Pandiculation is arguably the most essential tool available to the Clinical Somatic Educator. This technique actively resets not only muscle tonus rate, but also the muscle length. Webster’s Medical Dictionary defines pandiculation as the “act of yawning or stretching.”  A pandiculation is a conscious, voluntary contraction of a muscle, followed by a slow, deliberate lengthening of that muscle and a complete relaxation. Cats and dogs pandiculate when they wake up and “stretch” their fronts legs forward, pulling their hindquarters back. They actively contract, then lengthen their body, which is very different from a passive stretch, in which muscles are pulled passively into a desired lengthened state. As the teacher, we apply an equal amount of pressure to the client’s contraction and ask them to slowly lengthen their muscle. To do this slow, deliberate movement the client must be engaged fully in their cortex, focused solely on control of the movement itself.  If the client loses control of the muscle, even temporarily, the reticular activating system [RAS] highlights this loss of control.  It becomes clear to the client that this movement, however basic, is outside his/her voluntary control. The RAS also compares movement before a pandiculation and after. It is also responsible for helping a client improve his/her ability to self-monitor and self-correct on a daily basis.


Our nervous system consists of many sensors and communication pathways, both to and from the brain and every part of our body. In addition to nerve bundles going to our skin (dermatomes), our muscles contain nerve bundles as well, called myotomes. In a normal muscle contraction, the brain sends signals via the alpha and gamma motor neurons (MNs) equally. Alpha cells innervate (activate to contract) extrafusal muscles fibers (external), gamma cells innervate intrafusal muscles cells (internal). Intrafusal muscle fibers contain spindle cells, which send signals back to the brain via sensory neurons communicating how long or short the muscle becomes. When working correctly, the alpha and gamma MNs have equal signals in length and velocity. When the alpha and gamma cells fire at the same rate, the spindle cell maintains its “rest” state. This is called “alpha/gamma co-activation”. If alpha and gamma motor neurons fire at different rates, the length of the spindle cells reset causing a change in muscle tone. This imbalance may be the cause of sensory motor amnesia, and can result in muscle spasms and/or difficulty in contraction.

In a pandiculation, we consciously contract the muscle and then lengthen from that full contraction. When the muscle is fully contracted, both the alpha and gamma MNs fire at the same rate, resetting at “0”, so to speak. The pandiculation continues when the contracted muscle is slowly lengthened away from the contraction. By going slowly, the muscle is able to continue to fire its alpha and gamma MNs at the same time. We bring conscious and voluntary control back to that muscle. A new “tone” is set for the muscle, and the alpha/gamma co-activation is reset.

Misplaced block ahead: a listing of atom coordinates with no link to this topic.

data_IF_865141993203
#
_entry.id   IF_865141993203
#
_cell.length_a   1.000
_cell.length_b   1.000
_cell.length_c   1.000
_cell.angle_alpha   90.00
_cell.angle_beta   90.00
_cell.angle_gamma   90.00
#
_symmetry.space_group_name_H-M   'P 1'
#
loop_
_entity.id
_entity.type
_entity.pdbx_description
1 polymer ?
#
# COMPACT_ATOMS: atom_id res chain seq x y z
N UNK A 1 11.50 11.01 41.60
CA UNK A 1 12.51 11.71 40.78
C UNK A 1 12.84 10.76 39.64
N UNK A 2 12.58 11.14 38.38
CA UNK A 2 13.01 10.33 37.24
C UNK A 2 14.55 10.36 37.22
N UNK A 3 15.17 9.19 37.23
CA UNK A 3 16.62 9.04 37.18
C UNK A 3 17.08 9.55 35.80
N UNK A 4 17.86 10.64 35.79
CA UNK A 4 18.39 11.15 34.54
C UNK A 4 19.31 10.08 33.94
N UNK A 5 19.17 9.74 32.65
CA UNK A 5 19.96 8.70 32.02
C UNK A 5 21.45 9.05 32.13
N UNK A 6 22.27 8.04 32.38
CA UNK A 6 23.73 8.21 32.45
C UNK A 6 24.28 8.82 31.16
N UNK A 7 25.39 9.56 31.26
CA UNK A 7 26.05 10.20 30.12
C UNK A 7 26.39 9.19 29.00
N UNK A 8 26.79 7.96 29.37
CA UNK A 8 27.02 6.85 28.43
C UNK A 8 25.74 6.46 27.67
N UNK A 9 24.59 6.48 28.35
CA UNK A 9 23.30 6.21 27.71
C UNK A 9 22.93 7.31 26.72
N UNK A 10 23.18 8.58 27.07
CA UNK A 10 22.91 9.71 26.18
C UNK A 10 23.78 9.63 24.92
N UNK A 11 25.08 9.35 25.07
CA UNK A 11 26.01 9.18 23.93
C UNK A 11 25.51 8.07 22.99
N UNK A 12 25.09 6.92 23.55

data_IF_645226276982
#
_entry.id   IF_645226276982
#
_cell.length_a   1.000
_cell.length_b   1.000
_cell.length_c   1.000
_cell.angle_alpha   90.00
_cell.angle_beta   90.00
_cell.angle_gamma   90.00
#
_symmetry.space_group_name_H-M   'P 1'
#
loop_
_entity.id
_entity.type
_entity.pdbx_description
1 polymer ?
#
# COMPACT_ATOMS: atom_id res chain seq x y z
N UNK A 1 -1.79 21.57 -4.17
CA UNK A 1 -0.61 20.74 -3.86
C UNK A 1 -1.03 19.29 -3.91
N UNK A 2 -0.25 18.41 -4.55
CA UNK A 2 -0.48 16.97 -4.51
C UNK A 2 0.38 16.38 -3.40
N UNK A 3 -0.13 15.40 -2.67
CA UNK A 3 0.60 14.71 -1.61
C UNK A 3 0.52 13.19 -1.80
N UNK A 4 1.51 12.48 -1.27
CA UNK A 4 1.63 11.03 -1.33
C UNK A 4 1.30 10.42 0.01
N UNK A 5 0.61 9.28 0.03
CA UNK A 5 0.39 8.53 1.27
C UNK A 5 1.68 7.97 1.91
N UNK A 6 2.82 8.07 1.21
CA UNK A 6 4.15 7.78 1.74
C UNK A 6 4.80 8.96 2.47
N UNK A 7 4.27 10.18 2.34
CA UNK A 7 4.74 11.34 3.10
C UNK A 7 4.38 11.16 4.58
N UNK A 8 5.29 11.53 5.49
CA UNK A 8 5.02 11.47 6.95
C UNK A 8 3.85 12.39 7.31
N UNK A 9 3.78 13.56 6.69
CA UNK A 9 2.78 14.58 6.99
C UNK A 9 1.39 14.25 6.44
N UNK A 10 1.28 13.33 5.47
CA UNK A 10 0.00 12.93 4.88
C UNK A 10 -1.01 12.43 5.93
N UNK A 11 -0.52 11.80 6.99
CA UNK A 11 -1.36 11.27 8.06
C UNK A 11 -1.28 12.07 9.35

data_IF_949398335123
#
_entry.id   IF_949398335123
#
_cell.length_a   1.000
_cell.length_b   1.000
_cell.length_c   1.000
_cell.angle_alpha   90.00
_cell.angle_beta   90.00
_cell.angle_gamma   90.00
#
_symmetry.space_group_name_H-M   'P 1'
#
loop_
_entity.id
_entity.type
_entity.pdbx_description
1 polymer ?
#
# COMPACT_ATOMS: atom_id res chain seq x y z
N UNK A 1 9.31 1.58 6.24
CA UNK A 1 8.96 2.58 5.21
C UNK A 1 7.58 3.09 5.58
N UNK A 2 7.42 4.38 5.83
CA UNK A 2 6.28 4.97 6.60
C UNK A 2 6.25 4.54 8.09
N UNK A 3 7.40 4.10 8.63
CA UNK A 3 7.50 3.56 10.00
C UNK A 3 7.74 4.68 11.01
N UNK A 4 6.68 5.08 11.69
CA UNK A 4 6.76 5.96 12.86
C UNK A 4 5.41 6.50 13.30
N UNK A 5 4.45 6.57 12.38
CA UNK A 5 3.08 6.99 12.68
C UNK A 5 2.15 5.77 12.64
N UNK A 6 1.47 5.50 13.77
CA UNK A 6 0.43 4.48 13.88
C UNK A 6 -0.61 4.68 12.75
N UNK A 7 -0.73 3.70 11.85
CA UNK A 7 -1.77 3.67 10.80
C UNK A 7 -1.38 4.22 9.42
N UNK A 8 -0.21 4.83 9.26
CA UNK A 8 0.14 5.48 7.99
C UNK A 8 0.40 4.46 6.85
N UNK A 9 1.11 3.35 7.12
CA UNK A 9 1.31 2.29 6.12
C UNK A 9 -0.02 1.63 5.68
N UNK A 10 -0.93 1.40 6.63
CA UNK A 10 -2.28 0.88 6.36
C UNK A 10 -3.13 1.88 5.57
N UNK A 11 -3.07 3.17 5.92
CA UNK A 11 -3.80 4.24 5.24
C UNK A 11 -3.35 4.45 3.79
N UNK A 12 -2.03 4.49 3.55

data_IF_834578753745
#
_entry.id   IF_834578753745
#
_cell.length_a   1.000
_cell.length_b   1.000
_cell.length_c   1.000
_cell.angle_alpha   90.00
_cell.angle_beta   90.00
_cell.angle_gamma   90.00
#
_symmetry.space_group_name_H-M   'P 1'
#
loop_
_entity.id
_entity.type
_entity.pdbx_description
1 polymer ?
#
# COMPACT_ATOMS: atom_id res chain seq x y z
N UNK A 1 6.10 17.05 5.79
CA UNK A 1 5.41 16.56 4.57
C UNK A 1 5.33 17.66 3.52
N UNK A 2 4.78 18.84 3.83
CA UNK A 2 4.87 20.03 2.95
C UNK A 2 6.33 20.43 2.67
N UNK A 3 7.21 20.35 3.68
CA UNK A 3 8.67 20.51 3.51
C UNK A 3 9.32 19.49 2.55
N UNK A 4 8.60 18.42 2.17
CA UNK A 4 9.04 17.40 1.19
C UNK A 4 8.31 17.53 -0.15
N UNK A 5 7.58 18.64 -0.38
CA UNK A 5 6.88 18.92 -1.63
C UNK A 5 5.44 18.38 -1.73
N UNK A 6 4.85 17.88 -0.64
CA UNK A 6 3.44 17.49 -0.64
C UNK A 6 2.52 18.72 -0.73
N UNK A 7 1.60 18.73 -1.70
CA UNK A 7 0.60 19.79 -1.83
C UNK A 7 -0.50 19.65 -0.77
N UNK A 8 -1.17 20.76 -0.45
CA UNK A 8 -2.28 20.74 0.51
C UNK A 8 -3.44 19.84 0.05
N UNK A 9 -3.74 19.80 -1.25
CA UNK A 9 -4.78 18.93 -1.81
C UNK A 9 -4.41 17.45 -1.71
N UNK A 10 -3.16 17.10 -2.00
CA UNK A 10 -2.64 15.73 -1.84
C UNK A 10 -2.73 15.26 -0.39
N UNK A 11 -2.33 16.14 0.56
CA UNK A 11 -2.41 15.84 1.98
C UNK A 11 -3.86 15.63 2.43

Quick Release is used after a pandiculation of a certain muscle or muscle group. The client moves through the new range of motion [ROM] quickly in order to integrate the present speed and range of the formerly tight muscle at the level of the CNS. Once the client has learned to control his/her muscles using the cortex of the brain (which occurs during pandiculation), learning must be incorporated within the cerebellum; the entire range of motion of the specific muscle group needs to be integratedquickly and without hesitation. The cerebellum is responsible for processing information received from the cerebral motor cortex and integrating it into smooth movement, balance and coordination. It also functions at an involuntary, unconscious level, and is responsible for sensory motor amnesia. Quick release can be a challenge for some clients, as fear is an inhibiting factor for those who have been injured. Having them repeat the “quick release” several times will help to reset their timing, range and coordination.

Lock-In is done after Quick Release, as the student actively contracts in the opposite direction taking the antagonist into a full contraction to allow the focus muscle to completely let go and release. This step helps to maintain muscle tone and is also known as reciprocal inhibition.
This process of assisted pandiculation and lock-in allows the nervous system to reset and quite effectively corrects habituated patterns in the body, whether they have been held for days or years. The mechanism by which they have become learned and subsequently corrected is the same no matter the length of time that has passed.


Although private clinical sessions and assisted pandiculations are profoundly effective in quickly correcting unhealthy movement patterns, the most essential component of one’s Somatic Education is the series of self-care movements clients learn either in class or during a clinical session. Improved sensory motor functioning can only be successful for the long term through patient, persistent repetition and practice. Because myelin is increased for enhanced neuronal conductivity, students will find that these self-care movements readily increase their flexibility, balance and overall coordination. Just as “bad” movement habits are learned and embedded in the cortex of the brain, so are “good” habits. 

Fifteen to twenty minutes of Somatic Exploration per day increases self-awareness, self-monitoring and the ability to self-correct. All of the gentle, functional movements – mainly addressing the larger muscles of the trunk – seek to improve overall control of the basic movements of walking, running, bending, reaching, extending, flexing and side-bending.

As Hanna Somatic Educators we may never go into minute detail about the workings of the brain with our clients.  We may never discuss neurophysiology with a referring physician. However, it is in understanding how the brain works that will allows us to guide our students to physical freedom deliberately, intentionally and intelligently.  Each of us contains within our brains, muscles, and bodies life experience that is completely unique to each of us. The experiences that we hold within us contribute to our present states of healthy and unhealthy patterns. A continually growing knowledge of neurophysiology greatly aids in that constant growth of ourselves and our relationship in helping others.


  • Biel, Andrew Trail Guide to the Body, Boulder, CO: Books of Discovery, 2005. pp.103-105.
  • Brooks, Vernon The Neural Basis of Motor Control, New York, NY: Oxford University Press, 1986. pp. 5-16, 44-52
  • Crossman, A.R. and Neary, D. Neuroanatomy, Philadelphia, PA: Elsevier Health, 2007. pp. 67-85.
  • Garoutte, Bill Survey of Functional Neuroanatomy, Greenbrae, CA: Jones Medical Publications, 1983.     pp. 1-7, 54-67, 69-75.
  • Hanna, Thomas Somatics, Awakening the Mind’s Control of Movement, Flexibility, and Health, Cambridge, MA: Perseus Book, 1988